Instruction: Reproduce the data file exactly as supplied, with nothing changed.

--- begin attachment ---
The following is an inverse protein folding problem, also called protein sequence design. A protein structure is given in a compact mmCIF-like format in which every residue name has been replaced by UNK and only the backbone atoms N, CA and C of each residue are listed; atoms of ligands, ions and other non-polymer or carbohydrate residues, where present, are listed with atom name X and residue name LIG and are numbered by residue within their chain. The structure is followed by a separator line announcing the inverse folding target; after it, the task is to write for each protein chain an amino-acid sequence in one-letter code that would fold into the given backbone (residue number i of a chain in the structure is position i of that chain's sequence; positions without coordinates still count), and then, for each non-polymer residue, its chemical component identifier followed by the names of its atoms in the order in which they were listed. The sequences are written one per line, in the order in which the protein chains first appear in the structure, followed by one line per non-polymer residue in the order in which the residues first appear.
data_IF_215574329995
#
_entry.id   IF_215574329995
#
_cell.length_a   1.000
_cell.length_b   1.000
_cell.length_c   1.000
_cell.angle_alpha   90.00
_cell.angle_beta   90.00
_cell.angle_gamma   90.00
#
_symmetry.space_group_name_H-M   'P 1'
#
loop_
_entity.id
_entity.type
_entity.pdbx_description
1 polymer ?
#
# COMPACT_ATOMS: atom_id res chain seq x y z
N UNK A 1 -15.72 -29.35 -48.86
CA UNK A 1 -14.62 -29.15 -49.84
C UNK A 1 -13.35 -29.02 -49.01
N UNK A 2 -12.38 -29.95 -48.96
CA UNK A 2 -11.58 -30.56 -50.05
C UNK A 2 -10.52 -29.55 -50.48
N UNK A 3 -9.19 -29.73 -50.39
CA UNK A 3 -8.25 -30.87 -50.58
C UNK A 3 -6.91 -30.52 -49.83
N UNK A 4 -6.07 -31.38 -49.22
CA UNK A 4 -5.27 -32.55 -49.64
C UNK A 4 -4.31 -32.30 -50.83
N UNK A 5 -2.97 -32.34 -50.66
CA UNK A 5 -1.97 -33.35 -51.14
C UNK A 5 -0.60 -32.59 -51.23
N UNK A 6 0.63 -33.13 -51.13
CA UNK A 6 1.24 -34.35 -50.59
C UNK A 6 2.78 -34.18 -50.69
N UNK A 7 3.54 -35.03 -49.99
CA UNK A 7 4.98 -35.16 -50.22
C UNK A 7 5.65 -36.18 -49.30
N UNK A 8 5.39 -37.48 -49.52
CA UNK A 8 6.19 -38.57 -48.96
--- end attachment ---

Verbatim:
The following is an inverse protein folding problem, also called protein sequence design. A protein structure is given in a compact mmCIF-like format in which every residue name has been replaced by UNK and only the backbone atoms N, CA and C of each residue are listed; atoms of ligands, ions and other non-polymer or carbohydrate residues, where present, are listed with atom name X and residue name LIG and are numbered by residue within their chain. The structure is followed by a separator line announcing the inverse folding target; after it, the task is to write for each protein chain an amino-acid sequence in one-letter code that would fold into the given backbone (residue number i of a chain in the structure is position i of that chain's sequence; positions without coordinates still count), and then, for each non-polymer residue, its chemical component identifier followed by the names of its atoms in the order in which they were listed. The sequences are written one per line, in the order in which the protein chains first appear in the structure, followed by one line per non-polymer residue in the order in which the residues first appear.
data_IF_215574329995
#
_entry.id   IF_215574329995
#
_cell.length_a   1.000
_cell.length_b   1.000
_cell.length_c   1.000
_cell.angle_alpha   90.00
_cell.angle_beta   90.00
_cell.angle_gamma   90.00
#
_symmetry.space_group_name_H-M   'P 1'
#
loop_
_entity.id
_entity.type
_entity.pdbx_description
1 polymer ?
#
# COMPACT_ATOMS: atom_id res chain seq x y z
N UNK A 1 -15.72 -29.35 -48.86
CA UNK A 1 -14.62 -29.15 -49.84
C UNK A 1 -13.35 -29.02 -49.01
N UNK A 2 -12.38 -29.95 -48.96
CA UNK A 2 -11.58 -30.56 -50.05
C UNK A 2 -10.52 -29.55 -50.48
N UNK A 3 -9.19 -29.73 -50.39
CA UNK A 3 -8.25 -30.87 -50.58
C UNK A 3 -6.91 -30.52 -49.83
N UNK A 4 -6.07 -31.38 -49.22
CA UNK A 4 -5.27 -32.55 -49.64
C UNK A 4 -4.31 -32.30 -50.83
N UNK A 5 -2.97 -32.34 -50.66
CA UNK A 5 -1.97 -33.35 -51.14
C UNK A 5 -0.60 -32.59 -51.23
N UNK A 6 0.63 -33.13 -51.13
CA UNK A 6 1.24 -34.35 -50.59
C UNK A 6 2.78 -34.18 -50.69
N UNK A 7 3.54 -35.03 -49.99
CA UNK A 7 4.98 -35.16 -50.22
C UNK A 7 5.65 -36.18 -49.30
N UNK A 8 5.39 -37.48 -49.52
CA UNK A 8 6.19 -38.57 -48.96